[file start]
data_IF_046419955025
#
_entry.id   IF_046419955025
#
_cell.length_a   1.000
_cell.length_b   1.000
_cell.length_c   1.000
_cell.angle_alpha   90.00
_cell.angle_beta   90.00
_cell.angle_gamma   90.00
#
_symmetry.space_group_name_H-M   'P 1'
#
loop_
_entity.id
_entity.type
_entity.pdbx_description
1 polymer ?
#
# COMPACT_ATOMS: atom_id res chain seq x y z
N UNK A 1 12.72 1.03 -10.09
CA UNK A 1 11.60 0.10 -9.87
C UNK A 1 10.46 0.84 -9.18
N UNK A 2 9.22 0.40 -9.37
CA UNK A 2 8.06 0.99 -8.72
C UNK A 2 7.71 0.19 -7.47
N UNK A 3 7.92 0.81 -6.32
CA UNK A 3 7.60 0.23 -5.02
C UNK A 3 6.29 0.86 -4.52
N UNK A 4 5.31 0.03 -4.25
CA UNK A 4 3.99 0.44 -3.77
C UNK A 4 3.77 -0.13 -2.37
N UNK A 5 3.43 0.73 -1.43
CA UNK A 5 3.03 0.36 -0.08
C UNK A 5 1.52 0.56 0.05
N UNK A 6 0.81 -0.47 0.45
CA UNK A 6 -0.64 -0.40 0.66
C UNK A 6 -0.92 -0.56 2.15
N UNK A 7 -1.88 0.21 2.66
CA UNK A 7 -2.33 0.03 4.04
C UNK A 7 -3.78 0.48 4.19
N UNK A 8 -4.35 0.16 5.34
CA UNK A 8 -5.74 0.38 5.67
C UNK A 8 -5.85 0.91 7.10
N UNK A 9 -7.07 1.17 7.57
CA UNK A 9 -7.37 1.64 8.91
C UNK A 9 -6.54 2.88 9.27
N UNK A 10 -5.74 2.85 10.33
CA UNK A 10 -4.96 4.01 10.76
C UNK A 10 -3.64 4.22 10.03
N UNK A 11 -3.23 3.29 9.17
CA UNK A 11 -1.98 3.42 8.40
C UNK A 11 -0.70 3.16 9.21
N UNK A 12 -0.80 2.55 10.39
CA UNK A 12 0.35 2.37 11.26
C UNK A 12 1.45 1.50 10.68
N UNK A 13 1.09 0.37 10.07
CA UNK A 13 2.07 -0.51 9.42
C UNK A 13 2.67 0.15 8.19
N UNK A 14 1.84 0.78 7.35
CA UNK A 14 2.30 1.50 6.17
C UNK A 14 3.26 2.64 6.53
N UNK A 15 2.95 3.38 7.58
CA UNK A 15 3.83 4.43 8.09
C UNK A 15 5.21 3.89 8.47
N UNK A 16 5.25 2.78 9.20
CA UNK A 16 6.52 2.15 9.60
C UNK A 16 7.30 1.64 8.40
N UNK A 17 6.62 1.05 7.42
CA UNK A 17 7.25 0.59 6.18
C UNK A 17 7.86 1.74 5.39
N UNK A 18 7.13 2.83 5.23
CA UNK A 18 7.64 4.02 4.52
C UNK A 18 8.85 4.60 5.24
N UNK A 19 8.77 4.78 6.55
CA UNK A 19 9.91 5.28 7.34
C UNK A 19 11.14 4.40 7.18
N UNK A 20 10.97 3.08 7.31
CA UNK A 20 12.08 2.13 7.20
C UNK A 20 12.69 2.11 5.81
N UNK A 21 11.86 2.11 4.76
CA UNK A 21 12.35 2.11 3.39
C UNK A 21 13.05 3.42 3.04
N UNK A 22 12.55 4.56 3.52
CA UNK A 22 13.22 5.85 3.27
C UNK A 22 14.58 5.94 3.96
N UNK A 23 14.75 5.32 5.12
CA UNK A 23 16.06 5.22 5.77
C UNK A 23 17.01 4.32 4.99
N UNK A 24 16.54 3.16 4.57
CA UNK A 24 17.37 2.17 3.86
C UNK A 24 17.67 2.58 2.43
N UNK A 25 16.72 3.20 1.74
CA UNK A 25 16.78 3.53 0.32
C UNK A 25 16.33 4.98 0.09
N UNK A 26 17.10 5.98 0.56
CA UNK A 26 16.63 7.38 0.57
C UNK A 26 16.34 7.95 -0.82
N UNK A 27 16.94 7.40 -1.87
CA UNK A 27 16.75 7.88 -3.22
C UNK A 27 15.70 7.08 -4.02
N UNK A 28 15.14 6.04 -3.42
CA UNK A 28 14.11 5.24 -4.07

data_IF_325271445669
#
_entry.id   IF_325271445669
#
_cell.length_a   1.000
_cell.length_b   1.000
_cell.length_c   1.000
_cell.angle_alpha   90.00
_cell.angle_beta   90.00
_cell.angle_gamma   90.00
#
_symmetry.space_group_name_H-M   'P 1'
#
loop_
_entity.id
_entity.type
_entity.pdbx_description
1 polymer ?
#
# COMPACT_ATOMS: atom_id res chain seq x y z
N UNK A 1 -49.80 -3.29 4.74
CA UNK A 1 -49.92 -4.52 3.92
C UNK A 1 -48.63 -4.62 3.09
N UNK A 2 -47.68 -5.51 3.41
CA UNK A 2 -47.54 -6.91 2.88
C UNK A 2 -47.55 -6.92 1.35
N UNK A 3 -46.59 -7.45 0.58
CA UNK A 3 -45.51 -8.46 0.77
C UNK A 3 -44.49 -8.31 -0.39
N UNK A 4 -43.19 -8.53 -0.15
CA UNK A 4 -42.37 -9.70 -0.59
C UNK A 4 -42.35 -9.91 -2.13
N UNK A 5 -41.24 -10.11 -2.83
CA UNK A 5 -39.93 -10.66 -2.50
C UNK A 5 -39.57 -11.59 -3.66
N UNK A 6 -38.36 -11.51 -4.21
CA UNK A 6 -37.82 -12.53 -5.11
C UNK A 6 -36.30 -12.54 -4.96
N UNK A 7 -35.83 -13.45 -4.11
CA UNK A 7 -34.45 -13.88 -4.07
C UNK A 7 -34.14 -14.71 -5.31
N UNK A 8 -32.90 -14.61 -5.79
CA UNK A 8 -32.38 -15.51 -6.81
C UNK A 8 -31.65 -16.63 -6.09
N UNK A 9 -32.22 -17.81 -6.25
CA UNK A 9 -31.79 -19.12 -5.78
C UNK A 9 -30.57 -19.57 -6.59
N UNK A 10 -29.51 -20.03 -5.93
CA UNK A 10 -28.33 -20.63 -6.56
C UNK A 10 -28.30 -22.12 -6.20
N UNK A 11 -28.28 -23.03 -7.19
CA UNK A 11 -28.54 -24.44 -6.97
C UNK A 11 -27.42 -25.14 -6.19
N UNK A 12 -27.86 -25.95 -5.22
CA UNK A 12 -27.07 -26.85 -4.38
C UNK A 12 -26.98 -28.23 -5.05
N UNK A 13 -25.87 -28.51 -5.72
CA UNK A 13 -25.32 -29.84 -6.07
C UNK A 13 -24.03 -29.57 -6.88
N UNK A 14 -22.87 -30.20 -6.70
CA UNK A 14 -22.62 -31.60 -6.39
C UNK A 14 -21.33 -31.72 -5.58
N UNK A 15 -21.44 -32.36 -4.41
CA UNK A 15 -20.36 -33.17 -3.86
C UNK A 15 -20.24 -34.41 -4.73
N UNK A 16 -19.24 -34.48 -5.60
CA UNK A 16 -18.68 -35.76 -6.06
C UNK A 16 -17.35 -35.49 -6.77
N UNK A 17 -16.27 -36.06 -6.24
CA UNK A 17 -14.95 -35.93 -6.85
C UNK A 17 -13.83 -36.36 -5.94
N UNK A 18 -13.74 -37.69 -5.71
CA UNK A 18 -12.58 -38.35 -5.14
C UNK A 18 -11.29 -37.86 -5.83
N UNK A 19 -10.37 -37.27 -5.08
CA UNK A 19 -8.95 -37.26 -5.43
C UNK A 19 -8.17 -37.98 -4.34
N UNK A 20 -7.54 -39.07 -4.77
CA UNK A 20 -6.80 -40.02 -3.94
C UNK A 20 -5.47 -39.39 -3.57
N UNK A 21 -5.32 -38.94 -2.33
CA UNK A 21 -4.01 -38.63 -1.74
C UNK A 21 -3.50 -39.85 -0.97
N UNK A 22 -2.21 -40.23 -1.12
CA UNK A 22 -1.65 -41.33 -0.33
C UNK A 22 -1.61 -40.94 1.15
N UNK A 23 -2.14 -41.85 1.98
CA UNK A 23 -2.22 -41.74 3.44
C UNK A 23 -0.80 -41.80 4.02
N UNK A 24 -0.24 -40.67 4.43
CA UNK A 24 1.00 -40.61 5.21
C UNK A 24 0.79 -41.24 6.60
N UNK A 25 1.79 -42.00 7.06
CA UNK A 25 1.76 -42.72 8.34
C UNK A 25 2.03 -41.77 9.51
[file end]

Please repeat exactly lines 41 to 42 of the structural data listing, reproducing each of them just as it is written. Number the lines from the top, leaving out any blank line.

C UNK A 7 -3.78 0.48 4.19
N UNK A 8 -4.35 0.16 5.34